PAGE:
Some assignments may involve writing programs. If you know a programming language and have access to a machine to run it, then write and run it. If you can write in a language but do not have access to a machine to run it then do what you can.

If, on the other hand, you know no language, you may write in {\em pseudocode} which means you give an explicit logical description of your procedure in concise English. It's a good idea to learn enough about a real programming language to write code even if you do not run it. If you need help with this see the lecturer, the TA, or fellow students.

The paper, which should be on a topic related in some way to the

course, can have several formats. One is the following: Imagine that you

were to give a 90-minute lectures to the class on your selected topic. The

topic paper could be a lucid and well organized set of notes on what you

would say. The material for these lectures could be looked up in

appropriate references. Another format for the paper is to write a

program to do something related to the course. If you choose to do this

you should explain what you are doing, give an overview including any

comments on certain difficult points and present clear and well-documented

code. If you choose this option you should learn a particular programming

language. If you have a better idea for a term paper (for instance, if you

think that one of the chapters in these Notes does a bad job of

explaining things, and that you could do a better job!), then you may pursue

it. The topic for the paper should be selected by midterm. You should try to have a topic chosen and a plan of action by October 31. Students often choose to

use the paper to fulfill the MIT writing requirement.

We have prepared a handout and will create a new one listing some possible paper topics, which represent topics chosen in the past.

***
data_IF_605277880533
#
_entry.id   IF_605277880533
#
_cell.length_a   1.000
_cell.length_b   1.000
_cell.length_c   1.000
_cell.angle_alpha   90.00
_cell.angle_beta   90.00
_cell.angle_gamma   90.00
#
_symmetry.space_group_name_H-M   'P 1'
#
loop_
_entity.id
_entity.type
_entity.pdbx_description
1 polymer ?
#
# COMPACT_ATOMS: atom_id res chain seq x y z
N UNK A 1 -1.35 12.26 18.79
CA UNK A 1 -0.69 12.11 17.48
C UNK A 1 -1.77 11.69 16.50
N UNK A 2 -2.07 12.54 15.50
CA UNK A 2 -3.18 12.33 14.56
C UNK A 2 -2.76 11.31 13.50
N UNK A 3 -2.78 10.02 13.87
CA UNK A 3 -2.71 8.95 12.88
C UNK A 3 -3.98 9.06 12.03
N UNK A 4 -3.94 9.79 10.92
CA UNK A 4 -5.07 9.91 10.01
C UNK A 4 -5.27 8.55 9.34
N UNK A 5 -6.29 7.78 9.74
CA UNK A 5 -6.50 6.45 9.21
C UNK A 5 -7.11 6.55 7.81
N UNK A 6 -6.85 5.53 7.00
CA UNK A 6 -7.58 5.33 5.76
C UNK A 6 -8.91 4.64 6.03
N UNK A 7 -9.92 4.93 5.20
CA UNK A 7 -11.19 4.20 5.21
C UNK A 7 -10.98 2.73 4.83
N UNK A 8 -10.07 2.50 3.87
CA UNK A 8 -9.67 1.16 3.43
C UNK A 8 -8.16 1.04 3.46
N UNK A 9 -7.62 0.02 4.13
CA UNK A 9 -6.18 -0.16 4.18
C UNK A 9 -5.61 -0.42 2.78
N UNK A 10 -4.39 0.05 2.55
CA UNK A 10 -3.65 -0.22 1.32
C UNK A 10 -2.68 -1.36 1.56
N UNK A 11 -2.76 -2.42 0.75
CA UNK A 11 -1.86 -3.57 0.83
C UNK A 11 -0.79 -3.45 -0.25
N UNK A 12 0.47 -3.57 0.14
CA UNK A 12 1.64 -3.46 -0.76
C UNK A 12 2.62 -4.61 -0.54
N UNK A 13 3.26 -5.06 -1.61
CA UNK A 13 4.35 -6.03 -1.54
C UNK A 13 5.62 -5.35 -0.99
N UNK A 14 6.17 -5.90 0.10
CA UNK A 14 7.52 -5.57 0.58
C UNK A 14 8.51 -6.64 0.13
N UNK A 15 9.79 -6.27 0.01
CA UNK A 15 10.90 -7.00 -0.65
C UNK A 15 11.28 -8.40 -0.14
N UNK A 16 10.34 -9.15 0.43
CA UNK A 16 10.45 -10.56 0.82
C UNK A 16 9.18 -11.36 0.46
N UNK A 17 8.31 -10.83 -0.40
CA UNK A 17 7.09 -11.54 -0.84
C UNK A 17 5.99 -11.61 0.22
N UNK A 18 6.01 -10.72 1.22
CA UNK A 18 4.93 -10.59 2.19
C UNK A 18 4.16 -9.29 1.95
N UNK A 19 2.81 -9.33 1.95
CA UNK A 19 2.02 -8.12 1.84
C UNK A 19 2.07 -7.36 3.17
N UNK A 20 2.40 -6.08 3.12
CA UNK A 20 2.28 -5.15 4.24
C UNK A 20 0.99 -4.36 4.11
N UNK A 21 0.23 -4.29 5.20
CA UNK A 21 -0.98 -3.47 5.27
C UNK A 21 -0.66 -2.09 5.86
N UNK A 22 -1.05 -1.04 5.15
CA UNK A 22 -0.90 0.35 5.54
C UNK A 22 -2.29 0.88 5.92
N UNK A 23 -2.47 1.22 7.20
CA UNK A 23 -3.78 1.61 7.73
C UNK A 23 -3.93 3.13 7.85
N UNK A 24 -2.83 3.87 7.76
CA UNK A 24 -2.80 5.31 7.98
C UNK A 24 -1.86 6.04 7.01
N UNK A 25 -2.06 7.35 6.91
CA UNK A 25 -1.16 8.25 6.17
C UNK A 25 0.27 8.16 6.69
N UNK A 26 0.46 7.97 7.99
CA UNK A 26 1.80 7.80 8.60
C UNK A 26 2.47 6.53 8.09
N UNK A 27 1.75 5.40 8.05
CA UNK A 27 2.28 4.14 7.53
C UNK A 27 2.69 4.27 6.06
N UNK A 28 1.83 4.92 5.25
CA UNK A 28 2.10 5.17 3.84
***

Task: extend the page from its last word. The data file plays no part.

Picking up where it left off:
Consider it appropriate to discuss homework problems with classmates

and friends (as well as the TA and the lecturer) after you've made an effort to think about them by yourself for a while. It is worthwhile for you to develop the habit and ability to discuss mathematics with others and discussions can be a valuable way to gain insight and familiarity.

On the other hand, merely copying papers from others circumvents the learning process and you should avoid it. A good way to proceed is to work out the {\it idea\/} of a solution with classmates,but then write it up alone, in your own words, without relying on detailed notes (you should have absorbed the key ideas and internalized them). If your final write-up looks too much like your collaborators',chances are you're leaning on the group too much in the writing-phase and thereby missing out on the valuable experience of writing up something

on your own.

(Employers of scientists and engineers regard communication skills as having as much importance as mathematical skills, so it literally pays to develop these skills.)

You should get into the habit of including in each assignment you hand in

a list of the people you worked with on that problem. {\it This

information will in no way be used in grading.} It is intended

to help you get into the life-long habit of citing sources and avoiding plagiarism. (Remember, plagiarism isn't copying, it's copying without acknowledgment.)

Very many people have contributed to these notes in some way or other over the years, including Curtis Greene, Mark Haiman, Joe Killian, Debbie Berkovitz, Mike Hawrilycz, Lenore Cowen, Richard Ehrenborg, Jennifer Huang, Jim Propp, Wayne Goddard, David Gupta, Miklos Bona, Satomi Okazaki, and Esther Jesurum, and several current graduate students.